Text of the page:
supernovas and hypernovas alike,
when their time is done

still surely as crystals
melt and sand disperses,
hope—a mobius strip
miracle of miracles

*Accepted for Poets & Writers prestigious list of published poets, multi award-winning novelist and poet Carolyn Howard-Johnson is widely published in journals and anthologies. She is the recipient of the California Legislature’s Woman of the Year in Arts and Entertainment Award, and her community’s Character and Ethics award for her work promoting tolerance with her writing. She was also named to Pasadena Weekly’s list “Fourteen San Gabriel Valley women who make life happen” and was given her community’s Diamond Award for Achievement in the Arts. One of her poems won the Franklin Christoph poetry prize. She was an instructor for UCLA Extension’s world-renown Writers’ Program for nearly a decade. Learn more about all her books at:

Web site:

Tuesday, July 7, 2015

Poet Jessica Jacobs Practicing Secular Kenosis To Write "PELVIS WITH DISTANCE"

Christal Cooper

Article w/excerpts 1,738 Words

Jessica Jacobs and Pelvis With Distance:
“Living In Georgia O’Keeffe’s Backyard”

Then sixteen miles of rutted dirt road, the flap top of Pedernal hovering above – the mountain of Georgia O’Keeffe painted
Obsessively, half-joking that God told her if she painted it often
Enough it would be hers.

                 To write these poems, I’ve come to live in her backyard.

Excerpt from “IN THE CANYON  (ARRIVAL)
Pelvis With Distance

In April of 2015, Jessica Jacobs’s first poetry collection, Pelvis With Distance A Biography-In-Poems/Self-Portrait By Proxy, was published by White Pine Press. 

And it all began on a cold rainy day in October of 2011 when Jacobs visited the Indianapolis Museum of Art.  She thought it would be another typical day at the museum until she came across Georgia O’Keeffe’s 1944 painting, Pelvis With Distance.  

“That painting knocked me out.  There was such power in that compression of space and time, and it was compressed into something that could be held in the hand as easily as she held the small pelvic bone she used as a model. I stood in front of it and began to write in a voice from a place of power and longing and loneliness. That day, I wrote a complete draft of what would come to be the collection’s title poem. So I guess, in a way, the subject of this book chose me.”


         O’Keeffe, to Stieglitz
         (Abiquiu, NM, to Lake George, NY)      

Bone grows from desert
in distance.  Bone grows,

Girdling sky.  Grows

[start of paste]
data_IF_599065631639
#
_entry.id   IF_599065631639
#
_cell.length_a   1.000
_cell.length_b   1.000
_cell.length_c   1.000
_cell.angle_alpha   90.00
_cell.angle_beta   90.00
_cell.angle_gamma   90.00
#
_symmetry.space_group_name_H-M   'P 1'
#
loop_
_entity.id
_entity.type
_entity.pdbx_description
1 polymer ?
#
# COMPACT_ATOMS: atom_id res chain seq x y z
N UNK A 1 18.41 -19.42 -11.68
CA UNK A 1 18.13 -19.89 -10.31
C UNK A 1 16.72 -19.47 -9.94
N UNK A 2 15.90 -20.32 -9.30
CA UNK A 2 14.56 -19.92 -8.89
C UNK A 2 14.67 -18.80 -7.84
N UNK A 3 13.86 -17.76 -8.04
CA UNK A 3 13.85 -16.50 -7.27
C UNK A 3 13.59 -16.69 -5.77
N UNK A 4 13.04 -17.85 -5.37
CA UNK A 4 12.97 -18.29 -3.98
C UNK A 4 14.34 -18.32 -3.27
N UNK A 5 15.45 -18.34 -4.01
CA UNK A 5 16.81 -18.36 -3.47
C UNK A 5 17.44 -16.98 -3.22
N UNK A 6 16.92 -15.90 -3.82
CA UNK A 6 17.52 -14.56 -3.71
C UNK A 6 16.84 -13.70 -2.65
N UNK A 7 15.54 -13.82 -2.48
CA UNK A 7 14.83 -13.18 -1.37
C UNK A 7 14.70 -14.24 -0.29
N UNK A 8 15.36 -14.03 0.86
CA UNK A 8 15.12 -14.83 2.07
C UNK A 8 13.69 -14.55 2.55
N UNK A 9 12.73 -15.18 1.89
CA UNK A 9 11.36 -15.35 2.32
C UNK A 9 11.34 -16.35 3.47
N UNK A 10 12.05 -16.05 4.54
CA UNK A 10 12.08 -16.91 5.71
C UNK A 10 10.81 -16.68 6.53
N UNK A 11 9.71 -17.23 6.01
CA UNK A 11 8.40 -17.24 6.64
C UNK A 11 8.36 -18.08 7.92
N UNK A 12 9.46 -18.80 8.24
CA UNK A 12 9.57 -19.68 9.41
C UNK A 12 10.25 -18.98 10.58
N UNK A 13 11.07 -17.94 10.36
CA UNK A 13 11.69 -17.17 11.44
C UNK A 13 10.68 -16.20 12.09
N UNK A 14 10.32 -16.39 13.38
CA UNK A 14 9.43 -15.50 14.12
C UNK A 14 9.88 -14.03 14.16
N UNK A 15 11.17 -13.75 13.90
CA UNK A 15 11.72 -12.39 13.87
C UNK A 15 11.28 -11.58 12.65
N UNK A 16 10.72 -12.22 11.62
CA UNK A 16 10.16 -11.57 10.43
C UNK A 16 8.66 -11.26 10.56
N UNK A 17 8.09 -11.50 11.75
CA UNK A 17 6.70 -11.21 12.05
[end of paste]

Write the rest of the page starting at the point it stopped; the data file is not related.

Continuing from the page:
vast and trunkless, sockets

stocked with light.  Pelvis
is loupe, is meant

for looking through.  Pelvis,
that hollow

and arch.
Distance, basined

by bone, ambit
of absence.

I am, you are,

through the other.

Excerpt from Pelvis With Distance

The 134-page blockbuster book consists of poems in the poet’s voice titled “In The Canyon Series”; persona poems in the voices of lovers Georgia O’Keeffe and Alfred Stieglitz; brief excerpts of letters between O’Keeffe and Stieglitz; a bibliography; and notes.

Jacobs used these poems for her Masters of Fine Arts thesis, but after she wrote 13 poems and outlined an additional 30 more, she knew it was also a poetry collection. 
In order to bring Pelvis With Distance into final fruition, Jacobs not only voraciously and prolifically wrote the 62 poems in the collection, but she also thoroughly researched the 1000-plus pages of correspondence between O’Keeffe and Stieglitz, from 1915 until Stieglitz’s death in 1947.

“I saw O’Keeffe either lionized or reductively labeled: first as an oversexed ingénue Eliza-Doolittle-d by the famous photographer Alfred Stieglitz; and, later, as a de-sexualized desert “wise woman”—an image she painstakingly curated as a corrective to the initial Freudian-fueled conceptions of her.” 

It is strange to write you
just because I want to,

but I hate to be undone
by a little thing like distance.

Excerpt from “NUDE SERIES VIII” O’Keeffe to Stieglitz
Pelvis With Distance

“The poems in Stieglitz’s voice were some of the most difficult to write.  To me, his letters to her were often melodramatic, self-indulgent, and manipulative, but it was her love of him, as well as his very clear support of her work, that salvaged him for me.”

I control the moment
of exposure.  And in my jerry-rigged darkroom

across the hall – while you, in our studio,
remain naked & waiting – I decide

to overexpose the rift
between your thighs, leaving burnt

black absence where a presence
once had been.

Excerpt from “SELF-PORTRAIT IN ABSENTIA Stieglitz to O’Keeffe
Pelvis With Distance